In my quest to read all of the series of David F. Wells’ quartet of books (No Place for Truth, God in the Wasteland, and the Courage to be Protestant including this book) led me to “Losing Our Virtue” where Wells continues his critique of modernity and the Church. This book begins with a brief recapitulation of what was discussed in “No Place” and “Wasteland” before descending into his main thesis: the loss of virtue in our postmodern culture.
In times past, virtue was seen as in the community. These were traits, like honor, that were universally accepted by a community and were seen as objective sources of truth. Through the ages, particularly in modernization, this turned into “virtue” and then finally, “values.” Today, values are things that literally, people value. But values cannot be objective because each individual has their preference on which values they… value. Therein lies the conundrum of modernity: we have left the realm of objectivity to a subjective baseline that relegates the once high status of virtues for a “have it your way” system that is reminiscent of our fast food choices. The individual reigns supreme as overlord of our own personal world, where each touchy subject is not based on any truth, but rather on preference. In essence, God has been replaced by moral self centeredness and individualism in our country and, even more frighteningly, our Churches.
Wells demonstrates this through several mediums. First, he shows how litigation has become a way to avoid the acceptance of blame. Instead of taking responsibility for one’s actions, our first instinct is to have a lawyer argue in your favor to shift the blame somewhere else. Second, he speaks about how psychology today has become a way of salvation for modernity. If you have a problem in your marriage, simply go to a psychotherapist who will ensure you that you are not to blame for your problems but your parents or some other person was at fault. They even have a gospel message that tells you that the evil you experience in life is a by-product of not getting in touch with the “real you” and that by tapping into your inner potential, you can become successful and rich. Third, Wells’ sees a similar problem in the medium of advertisements. The gospel message here is that you are deficient because you do not have this or that product. But, you can attain the ideal (read: salvation) only after you buy and use this or that product.
Wells speaks at length at how shame and guilt have been redefined by our culture. Wells argues that shame and guilt are necessary by-products of each other in a world dominated by moral decisions. Wells defines the two in saying: “…guilt is normally the emotional response to our violation of a moral norm, and shame is our disappointment with ourselves that we are not other than what we are” (page 130). In other words, guilt is a response to sin and shame is a response to not being what we ought to be. Therefore, shame runs supreme in our culture because when we make mistakes or violate moral codes, we are ashamed not because we believe we have done anything wrong but because we are not fulfilling the potential within ourselves. Guilt then, is a response to being unacceptable before a holy God. It is clear to see then, that shame does not always act in a moral medium but is rather subjective from the individual. Wells argues that we have transitioned out of a phase of feeling guilty over our wrongs to one that is shameful that we are not our ideal.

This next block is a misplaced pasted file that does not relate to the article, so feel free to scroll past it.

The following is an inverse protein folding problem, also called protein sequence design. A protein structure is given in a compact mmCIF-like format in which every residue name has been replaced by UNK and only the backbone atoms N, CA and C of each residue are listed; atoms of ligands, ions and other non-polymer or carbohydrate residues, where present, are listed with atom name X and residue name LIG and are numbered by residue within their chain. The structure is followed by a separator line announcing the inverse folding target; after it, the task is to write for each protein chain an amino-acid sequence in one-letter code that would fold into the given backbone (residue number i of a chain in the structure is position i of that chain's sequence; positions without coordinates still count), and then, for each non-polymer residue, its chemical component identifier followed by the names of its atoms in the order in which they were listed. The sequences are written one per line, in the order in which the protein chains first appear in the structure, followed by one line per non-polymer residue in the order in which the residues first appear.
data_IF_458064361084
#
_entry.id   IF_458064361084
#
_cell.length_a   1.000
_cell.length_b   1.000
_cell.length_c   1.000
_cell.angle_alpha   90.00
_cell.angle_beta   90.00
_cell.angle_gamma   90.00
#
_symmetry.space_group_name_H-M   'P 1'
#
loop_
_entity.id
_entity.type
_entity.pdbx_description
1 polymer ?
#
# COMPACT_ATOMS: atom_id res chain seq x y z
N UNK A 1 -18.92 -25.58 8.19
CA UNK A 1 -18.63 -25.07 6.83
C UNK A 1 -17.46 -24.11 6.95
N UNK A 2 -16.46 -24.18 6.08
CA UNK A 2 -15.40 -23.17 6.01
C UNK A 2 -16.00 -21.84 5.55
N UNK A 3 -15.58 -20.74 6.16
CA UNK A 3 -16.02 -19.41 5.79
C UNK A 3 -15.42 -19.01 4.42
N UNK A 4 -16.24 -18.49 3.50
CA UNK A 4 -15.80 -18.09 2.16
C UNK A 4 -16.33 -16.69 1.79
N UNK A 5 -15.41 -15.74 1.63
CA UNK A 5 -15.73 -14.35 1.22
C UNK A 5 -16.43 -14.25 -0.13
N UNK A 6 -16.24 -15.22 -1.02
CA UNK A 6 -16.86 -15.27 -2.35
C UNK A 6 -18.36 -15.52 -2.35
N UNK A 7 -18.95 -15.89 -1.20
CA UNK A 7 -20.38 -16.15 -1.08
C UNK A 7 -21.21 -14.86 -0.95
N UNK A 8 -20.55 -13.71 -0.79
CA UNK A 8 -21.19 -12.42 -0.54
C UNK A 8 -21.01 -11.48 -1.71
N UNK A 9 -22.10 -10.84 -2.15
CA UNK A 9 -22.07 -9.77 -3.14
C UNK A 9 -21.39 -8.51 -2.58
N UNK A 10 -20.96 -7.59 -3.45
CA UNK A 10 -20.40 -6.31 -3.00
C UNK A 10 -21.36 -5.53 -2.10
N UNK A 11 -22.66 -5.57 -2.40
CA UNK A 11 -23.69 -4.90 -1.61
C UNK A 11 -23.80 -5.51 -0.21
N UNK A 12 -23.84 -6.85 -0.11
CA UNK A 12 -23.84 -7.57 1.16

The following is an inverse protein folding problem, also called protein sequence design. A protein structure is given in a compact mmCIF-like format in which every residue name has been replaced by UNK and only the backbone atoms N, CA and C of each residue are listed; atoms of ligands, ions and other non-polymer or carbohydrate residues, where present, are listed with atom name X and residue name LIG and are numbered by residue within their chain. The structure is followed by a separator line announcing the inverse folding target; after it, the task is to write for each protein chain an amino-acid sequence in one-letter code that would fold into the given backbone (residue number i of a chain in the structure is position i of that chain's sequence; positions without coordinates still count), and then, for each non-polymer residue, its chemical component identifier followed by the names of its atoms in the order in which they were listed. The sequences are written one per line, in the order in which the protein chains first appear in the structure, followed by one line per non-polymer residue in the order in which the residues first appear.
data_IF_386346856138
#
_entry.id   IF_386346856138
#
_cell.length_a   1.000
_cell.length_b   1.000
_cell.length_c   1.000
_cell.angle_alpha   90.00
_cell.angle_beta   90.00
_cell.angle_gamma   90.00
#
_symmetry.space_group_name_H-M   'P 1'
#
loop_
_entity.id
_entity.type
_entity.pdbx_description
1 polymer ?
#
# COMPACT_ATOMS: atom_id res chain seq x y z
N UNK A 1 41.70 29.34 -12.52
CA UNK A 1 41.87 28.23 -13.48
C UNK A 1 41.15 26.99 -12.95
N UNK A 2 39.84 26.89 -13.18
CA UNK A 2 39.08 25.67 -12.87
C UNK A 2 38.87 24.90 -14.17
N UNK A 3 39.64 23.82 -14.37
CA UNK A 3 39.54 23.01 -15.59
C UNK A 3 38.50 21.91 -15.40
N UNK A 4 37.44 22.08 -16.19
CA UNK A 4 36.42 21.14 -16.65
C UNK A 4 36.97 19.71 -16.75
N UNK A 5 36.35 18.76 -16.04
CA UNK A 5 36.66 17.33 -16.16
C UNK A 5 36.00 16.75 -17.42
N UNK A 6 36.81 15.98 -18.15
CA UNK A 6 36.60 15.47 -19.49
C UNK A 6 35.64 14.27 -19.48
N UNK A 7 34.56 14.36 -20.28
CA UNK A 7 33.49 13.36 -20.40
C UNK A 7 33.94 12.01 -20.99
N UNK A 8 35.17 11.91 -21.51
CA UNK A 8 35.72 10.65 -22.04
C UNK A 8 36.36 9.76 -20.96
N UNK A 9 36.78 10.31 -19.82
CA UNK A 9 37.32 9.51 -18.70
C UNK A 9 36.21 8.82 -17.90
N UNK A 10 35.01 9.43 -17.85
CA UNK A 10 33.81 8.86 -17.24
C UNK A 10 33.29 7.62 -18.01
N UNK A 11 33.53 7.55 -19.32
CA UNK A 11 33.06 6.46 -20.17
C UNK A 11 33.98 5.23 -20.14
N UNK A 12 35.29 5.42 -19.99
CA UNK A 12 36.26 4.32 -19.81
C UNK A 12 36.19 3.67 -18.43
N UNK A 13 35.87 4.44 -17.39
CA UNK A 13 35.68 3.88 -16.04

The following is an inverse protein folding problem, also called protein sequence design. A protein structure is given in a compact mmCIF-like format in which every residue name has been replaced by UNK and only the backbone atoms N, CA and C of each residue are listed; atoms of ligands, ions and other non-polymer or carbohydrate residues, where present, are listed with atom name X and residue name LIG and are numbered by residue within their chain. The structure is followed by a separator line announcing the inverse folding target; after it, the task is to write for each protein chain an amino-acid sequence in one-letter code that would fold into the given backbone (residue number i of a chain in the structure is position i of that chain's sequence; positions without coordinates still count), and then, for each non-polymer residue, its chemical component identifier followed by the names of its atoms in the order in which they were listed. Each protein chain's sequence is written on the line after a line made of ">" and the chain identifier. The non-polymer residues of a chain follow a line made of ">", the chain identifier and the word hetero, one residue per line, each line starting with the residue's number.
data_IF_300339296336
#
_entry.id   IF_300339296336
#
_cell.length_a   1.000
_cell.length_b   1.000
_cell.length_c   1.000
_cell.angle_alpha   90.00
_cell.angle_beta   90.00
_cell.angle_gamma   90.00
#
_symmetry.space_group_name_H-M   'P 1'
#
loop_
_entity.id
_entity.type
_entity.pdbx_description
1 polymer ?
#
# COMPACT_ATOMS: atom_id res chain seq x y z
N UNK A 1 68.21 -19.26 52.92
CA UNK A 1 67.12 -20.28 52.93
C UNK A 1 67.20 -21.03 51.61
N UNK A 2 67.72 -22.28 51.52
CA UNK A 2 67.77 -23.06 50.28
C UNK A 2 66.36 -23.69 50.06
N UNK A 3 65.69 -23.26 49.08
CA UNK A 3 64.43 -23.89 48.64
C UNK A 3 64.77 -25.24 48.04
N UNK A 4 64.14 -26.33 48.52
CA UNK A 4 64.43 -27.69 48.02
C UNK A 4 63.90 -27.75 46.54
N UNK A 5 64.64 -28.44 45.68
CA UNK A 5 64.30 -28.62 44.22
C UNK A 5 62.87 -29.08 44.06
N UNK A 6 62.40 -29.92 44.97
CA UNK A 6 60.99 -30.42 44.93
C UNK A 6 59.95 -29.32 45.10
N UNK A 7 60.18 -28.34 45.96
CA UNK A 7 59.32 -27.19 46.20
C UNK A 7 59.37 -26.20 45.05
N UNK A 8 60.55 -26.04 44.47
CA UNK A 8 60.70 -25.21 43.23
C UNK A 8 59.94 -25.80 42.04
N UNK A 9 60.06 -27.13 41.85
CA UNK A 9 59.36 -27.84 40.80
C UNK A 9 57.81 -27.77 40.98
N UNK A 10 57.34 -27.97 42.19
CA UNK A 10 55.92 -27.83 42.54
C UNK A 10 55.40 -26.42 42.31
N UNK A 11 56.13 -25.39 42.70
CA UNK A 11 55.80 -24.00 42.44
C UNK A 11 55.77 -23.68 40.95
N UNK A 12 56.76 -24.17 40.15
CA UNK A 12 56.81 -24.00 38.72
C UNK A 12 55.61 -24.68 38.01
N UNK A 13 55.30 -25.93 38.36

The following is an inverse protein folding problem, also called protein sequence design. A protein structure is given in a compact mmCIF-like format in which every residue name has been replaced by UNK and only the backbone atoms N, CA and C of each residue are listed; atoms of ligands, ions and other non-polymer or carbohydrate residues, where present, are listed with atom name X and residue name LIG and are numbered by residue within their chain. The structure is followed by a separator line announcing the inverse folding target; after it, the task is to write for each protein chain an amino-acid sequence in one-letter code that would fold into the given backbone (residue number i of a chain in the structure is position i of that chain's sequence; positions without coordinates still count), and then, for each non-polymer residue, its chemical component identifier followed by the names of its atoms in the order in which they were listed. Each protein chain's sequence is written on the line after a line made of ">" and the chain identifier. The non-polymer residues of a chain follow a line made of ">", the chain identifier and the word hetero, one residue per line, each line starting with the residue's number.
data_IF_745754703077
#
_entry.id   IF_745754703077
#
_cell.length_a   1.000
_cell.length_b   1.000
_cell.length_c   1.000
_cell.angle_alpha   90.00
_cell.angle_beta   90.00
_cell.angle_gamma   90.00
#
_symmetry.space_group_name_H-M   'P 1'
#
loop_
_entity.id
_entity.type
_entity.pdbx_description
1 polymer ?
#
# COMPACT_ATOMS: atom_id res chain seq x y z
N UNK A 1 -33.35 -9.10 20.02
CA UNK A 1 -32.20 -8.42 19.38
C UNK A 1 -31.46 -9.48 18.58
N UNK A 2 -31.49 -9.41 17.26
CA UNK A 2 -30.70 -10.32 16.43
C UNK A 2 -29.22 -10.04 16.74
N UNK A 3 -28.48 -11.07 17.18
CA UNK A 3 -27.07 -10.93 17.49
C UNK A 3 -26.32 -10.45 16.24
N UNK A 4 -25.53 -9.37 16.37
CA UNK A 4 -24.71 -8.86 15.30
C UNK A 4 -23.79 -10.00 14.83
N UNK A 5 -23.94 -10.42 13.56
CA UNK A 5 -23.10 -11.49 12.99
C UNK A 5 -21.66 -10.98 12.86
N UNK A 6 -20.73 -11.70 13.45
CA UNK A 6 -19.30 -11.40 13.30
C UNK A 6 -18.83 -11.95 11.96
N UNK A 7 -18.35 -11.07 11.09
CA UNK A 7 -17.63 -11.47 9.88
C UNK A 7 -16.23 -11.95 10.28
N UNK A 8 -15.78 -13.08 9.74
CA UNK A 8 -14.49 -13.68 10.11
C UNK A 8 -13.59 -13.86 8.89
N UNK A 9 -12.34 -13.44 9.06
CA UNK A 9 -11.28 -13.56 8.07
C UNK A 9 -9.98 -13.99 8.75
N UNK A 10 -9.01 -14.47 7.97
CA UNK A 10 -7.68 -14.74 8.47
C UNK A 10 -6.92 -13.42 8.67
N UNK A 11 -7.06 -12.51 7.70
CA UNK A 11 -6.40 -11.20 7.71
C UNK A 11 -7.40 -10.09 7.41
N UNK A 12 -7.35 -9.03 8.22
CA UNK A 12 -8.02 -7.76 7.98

The crescendo of Wells’ book happens when he looks at honor in the context of the Bible. It is God who bestowed on us honor at creation by giving us human capacities (the conscious and therefore the soul). Then again, even more gloriously, at the rebirth of salvation. Therefore, Christ bore the shame (remember: the “disappointment with ourselves that we are not other than what we are”) of our lives on the cross and has clothed us with righteousness. He then says that someday there will be a judgement and everything will be exposed. But for the Christian, this will be much less difficult for we are justified through Christ’s redemptive work on the cross.
Lastly, he explores what this means for the Church. He speaks of the pervasive individualism of our psychologized culture with their false gospels. He rightly suggests that today subjects like sin are often times greatly downplayed because it will not appeal to a generation of people who like to feel good about themselves instead of facing the harsh reality that we are a fallen people. He says,
“In a highly pluralistic, commercially driven, secular culture such as ours, this kind of understanding of the human predicament seems to be a remote possibility, because all of its coordinates are gone. Gone is the God against whom sin is measured. Gone is the understanding, though not the experience, that we are all made to be moral actors by creation. Gone is truth and, as part of that, moral norms. It is this cultural reality that is bending Christian thinking and evangelistic Christian faith that tries to adapt itself to this culture in order to win a ‘hearing’ is a Christian faith that will be left with nothing to say. The ally of faith is not culture but creation, not the ethos and trends of modernity, but the stubbornly present imago Dei. For it is the image of God that persists in raising questions that must be answered, even as it is modernity, in union with our fallen proclivities, that works to obscure these questions.”
For only the second time does Wells’ make any mention of how we can reclaim the Church in this culture. He says the Church needs to go back to the Bible to discover the proper place of biblical anthropology in these postmodern times. He demonstrates this by explaining the discovery of the law in King Josiah’s time in the Bible.
Really brilliant book. I am very impressed with this series so far and I am looking forward to re-reading “The Courage to be Protestant.”